In January, I relayed news about a community college in Sacramento that had used 3D printing to truly embody their role as a community institution by donating a 3D printer to the local hackerspace. Further embodying that role, the Sierra College Center for Applied Competitive Technology (CACT) has allowed local high school students to use the college’s own 3D printer to practice STEM education. The resource has already paid off with one group of students using the machine to create a prototype that may make it to full production.
The device they developed is called the Fast Forward ski sensor. Designed by Hailey Elias (age 15), Autumn Turner (age 16) and Alec Cobabe (age 16) of Colfax High School, the Fast Forward is a device that encourages good skiing posture. According to the demonstration video below, the key to good skiing is the ability of the skier to lean forward, something the students claim is often neglected by the majority of skiers. The students, avid skiers themselves, designed a small object, made up of a sensor, vibrating motors and a 3D printed case, that vibrates when a skier’s legs press back against his/her/zir ski boot, reminding the athlete to lean forward.
The project was submitted to the online invention platform Quirky, which allows a community to narrow down the site’s collection of submitted inventions. The Quirky team then gathers a group of industry experts to decide which product will be taken to market. The community further chooses specific design and engineering aspects of the invention and Quirky eventually helps get it into stores. The Head of Quirky International, Garett Van der Boom, discusses the platform’s link to education, “Quirky removes the difficulties of turning an idea into a product for inventors, and we want to do the same thing for schools so it is easier for students to experience the design process. Quirky wants to nourish students’ creativity and get them excited about inventing. Through evaluation, they get feedback from consumers and professionals so they can make improvements. We’d like to lift up a community of students unafraid to fail quickly and keep coming back with new ideas.”
Unlike products from other inventors, Hailey, Autumn and Alec’s Fast Forward sensor was reviewed at SXSW by a panel that included such awesome experts as Bill Nye. Hailey explains her reaction to seeing their invention examined at the festival, “It has been a great experience working with Quirky, and I was so excited when it went to the next stage of evaluation. When Bill Nye clapped for it, I screamed out loud because I was so excited he approved of it. I remember watching him when I was little and I’m still a fan-girl.” Hailey’s father, Don Elias, believes that the experience has changed his daughter’s perception of things, “Hailey views the world differently now. She sees problems from a solution oriented point-of-view and thinks ‘how can an invention help alleviate the situation?’“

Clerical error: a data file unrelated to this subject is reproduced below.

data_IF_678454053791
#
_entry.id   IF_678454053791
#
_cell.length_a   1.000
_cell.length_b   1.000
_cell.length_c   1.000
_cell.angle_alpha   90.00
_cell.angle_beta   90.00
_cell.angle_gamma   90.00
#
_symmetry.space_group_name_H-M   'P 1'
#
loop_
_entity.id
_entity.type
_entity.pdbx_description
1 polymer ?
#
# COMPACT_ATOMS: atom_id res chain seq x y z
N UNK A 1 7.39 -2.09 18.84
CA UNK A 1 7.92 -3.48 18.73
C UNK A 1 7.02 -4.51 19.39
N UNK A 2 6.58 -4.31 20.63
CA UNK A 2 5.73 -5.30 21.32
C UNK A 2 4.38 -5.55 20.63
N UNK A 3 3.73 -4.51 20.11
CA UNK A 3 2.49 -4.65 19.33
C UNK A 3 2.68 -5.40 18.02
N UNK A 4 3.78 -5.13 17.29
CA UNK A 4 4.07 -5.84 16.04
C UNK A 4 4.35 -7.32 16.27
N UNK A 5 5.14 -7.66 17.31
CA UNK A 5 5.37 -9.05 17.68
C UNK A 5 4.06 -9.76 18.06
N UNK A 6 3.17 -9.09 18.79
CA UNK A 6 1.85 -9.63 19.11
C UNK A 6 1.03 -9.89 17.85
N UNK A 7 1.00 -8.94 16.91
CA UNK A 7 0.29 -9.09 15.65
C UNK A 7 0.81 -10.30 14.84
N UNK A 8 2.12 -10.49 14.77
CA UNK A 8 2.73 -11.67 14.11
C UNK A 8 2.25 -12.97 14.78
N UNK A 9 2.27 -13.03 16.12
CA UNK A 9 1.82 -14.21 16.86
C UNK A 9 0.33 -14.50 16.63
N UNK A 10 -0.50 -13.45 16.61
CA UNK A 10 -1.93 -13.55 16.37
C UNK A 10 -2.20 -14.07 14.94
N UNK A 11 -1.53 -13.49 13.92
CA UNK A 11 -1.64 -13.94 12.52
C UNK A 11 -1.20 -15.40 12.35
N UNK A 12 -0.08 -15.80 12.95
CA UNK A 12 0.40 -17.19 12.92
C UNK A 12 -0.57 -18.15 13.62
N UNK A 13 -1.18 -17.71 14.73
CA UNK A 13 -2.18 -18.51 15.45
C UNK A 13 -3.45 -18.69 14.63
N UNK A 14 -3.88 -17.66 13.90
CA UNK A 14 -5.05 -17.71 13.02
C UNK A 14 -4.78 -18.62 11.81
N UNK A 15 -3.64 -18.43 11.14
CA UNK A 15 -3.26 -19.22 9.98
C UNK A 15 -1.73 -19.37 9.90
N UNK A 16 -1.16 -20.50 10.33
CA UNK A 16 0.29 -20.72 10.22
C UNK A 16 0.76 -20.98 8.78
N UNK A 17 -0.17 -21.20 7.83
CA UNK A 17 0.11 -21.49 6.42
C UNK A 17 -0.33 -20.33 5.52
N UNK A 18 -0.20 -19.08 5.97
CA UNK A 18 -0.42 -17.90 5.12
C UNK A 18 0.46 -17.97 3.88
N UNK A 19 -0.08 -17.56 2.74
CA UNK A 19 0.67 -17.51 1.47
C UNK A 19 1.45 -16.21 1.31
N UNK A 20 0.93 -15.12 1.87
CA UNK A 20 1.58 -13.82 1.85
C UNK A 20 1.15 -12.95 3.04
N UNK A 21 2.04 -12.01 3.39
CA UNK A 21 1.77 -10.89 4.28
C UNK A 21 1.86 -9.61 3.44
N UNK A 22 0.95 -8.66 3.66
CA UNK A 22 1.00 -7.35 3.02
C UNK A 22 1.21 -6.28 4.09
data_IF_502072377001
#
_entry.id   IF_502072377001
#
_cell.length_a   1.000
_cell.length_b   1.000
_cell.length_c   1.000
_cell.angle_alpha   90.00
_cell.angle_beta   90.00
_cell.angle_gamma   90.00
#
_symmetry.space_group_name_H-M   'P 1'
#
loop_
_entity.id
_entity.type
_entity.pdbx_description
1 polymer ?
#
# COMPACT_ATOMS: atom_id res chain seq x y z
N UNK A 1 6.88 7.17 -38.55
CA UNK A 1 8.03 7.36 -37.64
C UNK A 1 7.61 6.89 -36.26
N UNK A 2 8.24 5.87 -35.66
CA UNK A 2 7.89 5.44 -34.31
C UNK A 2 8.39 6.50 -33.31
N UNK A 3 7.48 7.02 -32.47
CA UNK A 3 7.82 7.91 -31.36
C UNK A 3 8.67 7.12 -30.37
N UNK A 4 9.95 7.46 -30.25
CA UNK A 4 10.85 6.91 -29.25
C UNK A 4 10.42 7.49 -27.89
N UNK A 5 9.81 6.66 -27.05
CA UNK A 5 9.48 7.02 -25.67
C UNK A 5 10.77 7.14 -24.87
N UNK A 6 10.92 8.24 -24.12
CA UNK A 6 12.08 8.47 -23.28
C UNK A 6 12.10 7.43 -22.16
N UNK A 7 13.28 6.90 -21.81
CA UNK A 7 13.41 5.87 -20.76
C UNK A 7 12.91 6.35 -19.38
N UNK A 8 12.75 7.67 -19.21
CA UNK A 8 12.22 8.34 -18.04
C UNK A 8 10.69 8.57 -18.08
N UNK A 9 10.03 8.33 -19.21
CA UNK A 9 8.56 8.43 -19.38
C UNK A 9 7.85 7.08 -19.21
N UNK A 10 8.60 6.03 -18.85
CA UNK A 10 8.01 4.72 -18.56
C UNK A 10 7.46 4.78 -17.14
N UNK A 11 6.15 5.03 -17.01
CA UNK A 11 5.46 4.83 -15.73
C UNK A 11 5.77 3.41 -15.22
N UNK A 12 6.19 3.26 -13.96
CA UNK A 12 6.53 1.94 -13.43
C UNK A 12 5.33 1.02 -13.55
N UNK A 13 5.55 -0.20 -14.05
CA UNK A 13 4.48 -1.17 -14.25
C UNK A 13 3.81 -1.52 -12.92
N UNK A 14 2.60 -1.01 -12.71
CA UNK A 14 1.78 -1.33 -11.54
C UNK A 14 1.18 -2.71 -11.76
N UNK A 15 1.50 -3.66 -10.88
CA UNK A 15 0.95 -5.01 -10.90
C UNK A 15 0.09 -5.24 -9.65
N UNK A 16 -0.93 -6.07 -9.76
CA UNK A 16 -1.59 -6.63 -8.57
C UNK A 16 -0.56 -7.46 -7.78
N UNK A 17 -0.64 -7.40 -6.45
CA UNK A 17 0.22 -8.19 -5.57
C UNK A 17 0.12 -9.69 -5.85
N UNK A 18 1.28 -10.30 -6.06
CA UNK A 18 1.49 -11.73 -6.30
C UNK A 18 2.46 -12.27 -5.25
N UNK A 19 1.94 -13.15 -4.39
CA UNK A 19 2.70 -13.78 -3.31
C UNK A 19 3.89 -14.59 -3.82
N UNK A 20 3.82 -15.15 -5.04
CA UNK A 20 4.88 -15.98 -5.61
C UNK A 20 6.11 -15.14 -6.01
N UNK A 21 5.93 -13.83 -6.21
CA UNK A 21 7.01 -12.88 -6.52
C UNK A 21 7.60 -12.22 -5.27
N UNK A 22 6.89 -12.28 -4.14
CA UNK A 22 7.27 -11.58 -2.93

The idea for submitting the idea to Quirky came from the students’ engineering teacher Jonathan Schwartz, who is creating a “Design Challenge” curriculum, with collaboration from the Sierra College STEM Collaborative, based on his experience with these lucky Colfax kids. Schwartz says, “The students couldn’t have designed and tested the ski sensor prototype without the 3D Printer supplied by Sierra College STEM. Seeing the Quirky evaluation process gave the students a new perspective. They applied their math, reasoning, writing and critical thinking skills to define a problem and work toward a solution. They went through multiple iterations of designing and testing the prototype until it was perfected.”
The Sierra STEM Collaborative is currently working with STEM programs at seven other high schools, in addition to Colfax, with CACT’s director, Carol Pepper-Kittredge, saying, “We’ve worked with STEM teachers to develop creative and innovative learning environments specific to manufacturing, product development and engineering career pathways. With Quirky breaking down the barriers, STEM teachers engaging students in the design process and opportunities here at the Sierra College for students to further their skills, we are building a future workforce of innovators who will be assets to employers and our nation’s economy.”
It’s exciting to hear about educators embracing real world experience as a method for teaching STEM education to their students. And, as we’ve seen from stories such as these, the students really seem to benefit from such hands-on learning. My hope is that administrators and teachers in other areas of education, including literature and the social sciences, will see the advantages of lessons rooted in tangible outcomes.
Source: PR Web